Tuesday, January 18, 2011

Two movies.Two women...

I stayed up late at night watching the Golden Globe Awards - more relevant, powerful and glamourous than even the mighty Oscar's. Now... that's what we call Red Carpet dressing! I don't care what the fashion police say about Halle Berry's outfit looking like a modified negligee. She is a stunner all the way... and remains one even if she chooses sack cloth. Neither Portman's acceptance speech nor the out-of-place red rose on her yummy-mummy gown did it for me - and I adore Natalie . Jolie looked suitably sulky and sultry, but sorry, her green sheeted number did her no justice at all. Oh... am I glad that smug creepo Johnny Depp didn't get an award after two nominations in the Best Actor category???
In India, the film awards season has begun - no surprises here, whatsoever. Full 'setting' evident. All the Awards' ceremonies look the same, so do the awardees. As for the comical dress code for Red Carpet photo-ops, come on you Bollywood beauties - most of you are hotter and better looking than your Hollywood counterparts. Get it right!!!
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This appeared today in Bombay Times...

Two movies. Two women.

Okay, this is going to sound insane : I watched two movies virtually back-to-back and came away thinking they weren’t all that different after all. The first was Ananth Mahadevan’s tour de force , ‘ Mee Sindhutai Sapkal’, and the other – don’t laugh – Alankrita Shrivastava’s ‘Turning 30’. It’s not just the fact that both films are strongly, unambiguously and powerfully woman-centric. It is what they are saying about their protagonists – one, a living legend who runs orphanages for abandoned children at Hadapsar, the other a fictional character named Naina, whose only ‘cause’ is herself! But the manner in which the respective film makers have portrayed their heroines, sans false sentimentality, speaks a lot about the directors and their choice of subjects. Sindhutai’s story is brutal, almost unbelievable, but like Mahadevan said during an interaction with viewers at the private screening, “ Her life is indeed like a film script – so exaggerated, it demanded to be made.” This remarkable lady’s survival itself is nothing short of a miracle.After being thrown out of her husband’s home ( various complicated reasons) with a newborn infant to look after, she managed to stay alive – just about – till one fine day she discovered the inner tigress in her, and took on a corrupt system which had cheated and oppressed the abjectly poor Adivasi (her tribe) wood cutters for years. After that turning point, there is no looking back for the ‘reborn’ Sindhutai ( she rechristens herself after the name of her favourite river). The first half of the film is relentlessly grim , particularly the scene in which Sindhutai gives birth to her baby girl in a cow shed. Her humiliation at the hands of everyone, including her own mother, as she struggles to vindicate herself, are so moving, one wonders at the steel within that kept her going, till she finally emerged as a larger than life personality who continues to protect unwanted kids and is adored and admired by thousands . Today Sindhutai is a hot ticket on the international speaker’s circuit ( she charges a fat fee and jokes she only gives ‘Bhashan for ration’), loved and lauded by people who have made her into a big enough folk hero for someone to alert Oprhah Winfrey about her.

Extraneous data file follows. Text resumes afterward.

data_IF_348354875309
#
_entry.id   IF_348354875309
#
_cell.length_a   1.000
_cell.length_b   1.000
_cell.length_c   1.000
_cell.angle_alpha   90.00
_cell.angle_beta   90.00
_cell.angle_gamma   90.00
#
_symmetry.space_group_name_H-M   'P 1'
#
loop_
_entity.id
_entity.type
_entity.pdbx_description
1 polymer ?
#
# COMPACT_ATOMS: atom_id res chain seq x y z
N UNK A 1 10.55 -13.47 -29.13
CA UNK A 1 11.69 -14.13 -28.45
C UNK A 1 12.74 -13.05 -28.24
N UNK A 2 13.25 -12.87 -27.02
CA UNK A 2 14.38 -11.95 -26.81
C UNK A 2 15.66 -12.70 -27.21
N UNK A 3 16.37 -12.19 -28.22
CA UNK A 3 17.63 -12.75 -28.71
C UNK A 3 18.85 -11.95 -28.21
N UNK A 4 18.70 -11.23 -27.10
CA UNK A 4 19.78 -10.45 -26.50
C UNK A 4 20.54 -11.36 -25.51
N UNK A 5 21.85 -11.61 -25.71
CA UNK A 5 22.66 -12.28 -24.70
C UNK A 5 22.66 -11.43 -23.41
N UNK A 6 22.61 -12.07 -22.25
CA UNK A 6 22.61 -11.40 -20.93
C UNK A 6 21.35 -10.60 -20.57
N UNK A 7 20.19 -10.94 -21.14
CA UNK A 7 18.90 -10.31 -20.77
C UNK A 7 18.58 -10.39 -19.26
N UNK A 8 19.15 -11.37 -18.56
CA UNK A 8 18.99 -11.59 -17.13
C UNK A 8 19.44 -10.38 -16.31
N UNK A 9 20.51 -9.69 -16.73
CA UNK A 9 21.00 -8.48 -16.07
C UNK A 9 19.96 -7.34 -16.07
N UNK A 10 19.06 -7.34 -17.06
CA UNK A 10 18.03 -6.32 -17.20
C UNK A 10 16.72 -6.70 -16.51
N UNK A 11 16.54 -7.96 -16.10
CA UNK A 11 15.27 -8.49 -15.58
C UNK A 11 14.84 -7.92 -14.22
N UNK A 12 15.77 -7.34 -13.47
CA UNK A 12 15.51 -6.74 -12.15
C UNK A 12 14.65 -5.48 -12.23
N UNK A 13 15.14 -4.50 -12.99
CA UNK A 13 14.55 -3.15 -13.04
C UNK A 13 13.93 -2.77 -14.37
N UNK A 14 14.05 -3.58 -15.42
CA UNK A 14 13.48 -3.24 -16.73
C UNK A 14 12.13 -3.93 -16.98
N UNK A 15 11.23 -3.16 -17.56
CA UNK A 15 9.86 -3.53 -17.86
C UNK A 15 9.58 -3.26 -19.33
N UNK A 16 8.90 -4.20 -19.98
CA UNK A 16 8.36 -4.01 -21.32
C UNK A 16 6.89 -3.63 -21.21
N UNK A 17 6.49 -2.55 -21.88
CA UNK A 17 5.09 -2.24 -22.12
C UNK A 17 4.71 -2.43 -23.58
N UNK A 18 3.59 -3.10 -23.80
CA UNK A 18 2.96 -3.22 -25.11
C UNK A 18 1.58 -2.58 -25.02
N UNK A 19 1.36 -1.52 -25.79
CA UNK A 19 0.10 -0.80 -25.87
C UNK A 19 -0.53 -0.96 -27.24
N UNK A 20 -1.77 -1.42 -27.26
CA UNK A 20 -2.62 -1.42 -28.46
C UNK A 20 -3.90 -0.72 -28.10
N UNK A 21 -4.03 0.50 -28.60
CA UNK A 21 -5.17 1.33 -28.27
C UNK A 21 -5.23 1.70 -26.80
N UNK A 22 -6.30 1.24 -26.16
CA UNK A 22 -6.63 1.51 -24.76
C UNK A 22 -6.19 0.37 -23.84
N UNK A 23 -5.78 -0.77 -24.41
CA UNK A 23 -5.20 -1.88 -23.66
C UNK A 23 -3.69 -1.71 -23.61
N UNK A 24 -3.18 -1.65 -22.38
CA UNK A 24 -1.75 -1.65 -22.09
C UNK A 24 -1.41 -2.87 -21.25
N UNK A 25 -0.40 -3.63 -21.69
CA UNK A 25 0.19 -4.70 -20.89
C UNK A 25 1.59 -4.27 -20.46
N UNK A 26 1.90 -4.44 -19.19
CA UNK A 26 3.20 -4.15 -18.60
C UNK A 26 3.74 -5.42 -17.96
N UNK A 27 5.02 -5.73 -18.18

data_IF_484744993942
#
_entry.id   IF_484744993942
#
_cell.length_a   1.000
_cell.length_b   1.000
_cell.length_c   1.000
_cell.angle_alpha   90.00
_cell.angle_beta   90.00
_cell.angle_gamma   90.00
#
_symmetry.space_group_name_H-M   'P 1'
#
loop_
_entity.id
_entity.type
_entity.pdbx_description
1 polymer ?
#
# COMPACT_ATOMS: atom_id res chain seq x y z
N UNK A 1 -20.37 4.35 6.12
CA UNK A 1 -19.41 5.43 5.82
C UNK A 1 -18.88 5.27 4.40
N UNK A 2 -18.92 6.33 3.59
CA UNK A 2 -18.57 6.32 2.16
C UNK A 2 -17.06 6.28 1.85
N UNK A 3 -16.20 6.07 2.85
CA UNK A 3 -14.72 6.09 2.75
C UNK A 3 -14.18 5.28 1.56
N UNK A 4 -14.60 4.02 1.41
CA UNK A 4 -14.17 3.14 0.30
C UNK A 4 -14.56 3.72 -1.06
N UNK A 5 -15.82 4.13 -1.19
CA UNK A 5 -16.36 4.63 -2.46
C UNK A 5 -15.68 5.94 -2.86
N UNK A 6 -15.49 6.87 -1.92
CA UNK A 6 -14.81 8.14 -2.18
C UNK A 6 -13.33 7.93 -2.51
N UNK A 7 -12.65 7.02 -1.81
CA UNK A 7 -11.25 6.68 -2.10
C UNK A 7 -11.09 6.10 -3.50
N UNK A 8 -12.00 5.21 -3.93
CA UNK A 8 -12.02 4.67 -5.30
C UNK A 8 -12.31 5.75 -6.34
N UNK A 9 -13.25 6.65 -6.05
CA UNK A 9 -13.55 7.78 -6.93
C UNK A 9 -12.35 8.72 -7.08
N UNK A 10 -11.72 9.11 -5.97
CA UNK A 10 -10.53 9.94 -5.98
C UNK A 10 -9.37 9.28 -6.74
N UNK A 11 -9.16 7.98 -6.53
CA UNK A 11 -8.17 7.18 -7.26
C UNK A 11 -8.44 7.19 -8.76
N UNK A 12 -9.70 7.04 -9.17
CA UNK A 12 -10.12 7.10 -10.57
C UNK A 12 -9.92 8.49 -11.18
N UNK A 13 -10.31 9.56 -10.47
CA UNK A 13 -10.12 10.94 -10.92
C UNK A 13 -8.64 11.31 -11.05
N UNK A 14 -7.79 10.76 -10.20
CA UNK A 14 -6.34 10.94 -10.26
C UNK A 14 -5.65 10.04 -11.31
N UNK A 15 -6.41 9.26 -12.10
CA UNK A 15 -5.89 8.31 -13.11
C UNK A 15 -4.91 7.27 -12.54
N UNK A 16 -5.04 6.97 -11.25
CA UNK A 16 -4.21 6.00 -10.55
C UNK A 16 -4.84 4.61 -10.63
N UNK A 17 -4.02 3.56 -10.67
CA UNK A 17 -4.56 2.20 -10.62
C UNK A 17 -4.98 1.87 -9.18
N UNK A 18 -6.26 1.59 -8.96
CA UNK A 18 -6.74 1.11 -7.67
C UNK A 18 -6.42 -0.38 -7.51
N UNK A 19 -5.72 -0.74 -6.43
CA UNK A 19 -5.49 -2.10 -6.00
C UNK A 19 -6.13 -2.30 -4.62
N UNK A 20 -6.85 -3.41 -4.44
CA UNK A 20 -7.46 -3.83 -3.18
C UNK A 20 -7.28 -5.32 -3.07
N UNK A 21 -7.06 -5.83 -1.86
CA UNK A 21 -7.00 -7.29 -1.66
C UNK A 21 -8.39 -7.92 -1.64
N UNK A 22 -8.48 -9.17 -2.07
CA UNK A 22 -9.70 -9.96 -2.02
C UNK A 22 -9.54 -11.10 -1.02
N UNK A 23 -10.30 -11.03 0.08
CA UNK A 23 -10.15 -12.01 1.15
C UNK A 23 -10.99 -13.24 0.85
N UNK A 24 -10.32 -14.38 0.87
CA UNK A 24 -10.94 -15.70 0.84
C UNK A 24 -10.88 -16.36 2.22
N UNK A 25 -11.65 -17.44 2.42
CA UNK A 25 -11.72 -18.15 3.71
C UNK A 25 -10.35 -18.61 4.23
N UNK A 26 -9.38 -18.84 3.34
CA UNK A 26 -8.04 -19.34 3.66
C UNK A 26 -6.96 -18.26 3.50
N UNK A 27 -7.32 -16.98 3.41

Gul Panang’s Naina is a pretty wounded creature too… she is told by friends that the only way to get over a man is to find another one, cut her hair , wear a red dress and stilletoes. Easy! Nobody understands her emotional turmoil and sense of rejection, not even her mother. ‘Turning 30’ is a brave film that attempts to capture the anxiety of an entire generation of very insecure urban women whose sole objective in life is to bag a husband. Frightening but true. Their worst fears have to do with being left on the shelf as ‘rejects’ – in one really funny scene a knowing masseuse offers Naina a ‘pussy pamperer’. While Naina’s self- obsessive angst and those annoying rants against a steady boyfriend who abruptly dumps her on the eve of her 30th birthday cannot possibly be compared to Sindhutai’s torture at the hands of her nasty husband, the initial low self esteem issues are the same, as are the feelings of being unwanted. Both the women discover their own strengths through unfair and adverse circumstances and are seen as victors in the end. ‘Turning 30’ loses its way somewhere by bringing in unconnected tracks ( a lesbian love affair that sours), but boldly ventures into fresh terrain ( male strippers at a bridal shower, women ‘using’ men as sex toys, an obsession with risqué lingerie). The ladies smoke, drink, cuss and fornicate with delicious abandon – all of it guilt-free. And yes, Gul Panag is a great kisser.Now, if only the director had left out those gauche, painful monologues! A thumbs up to both films from me!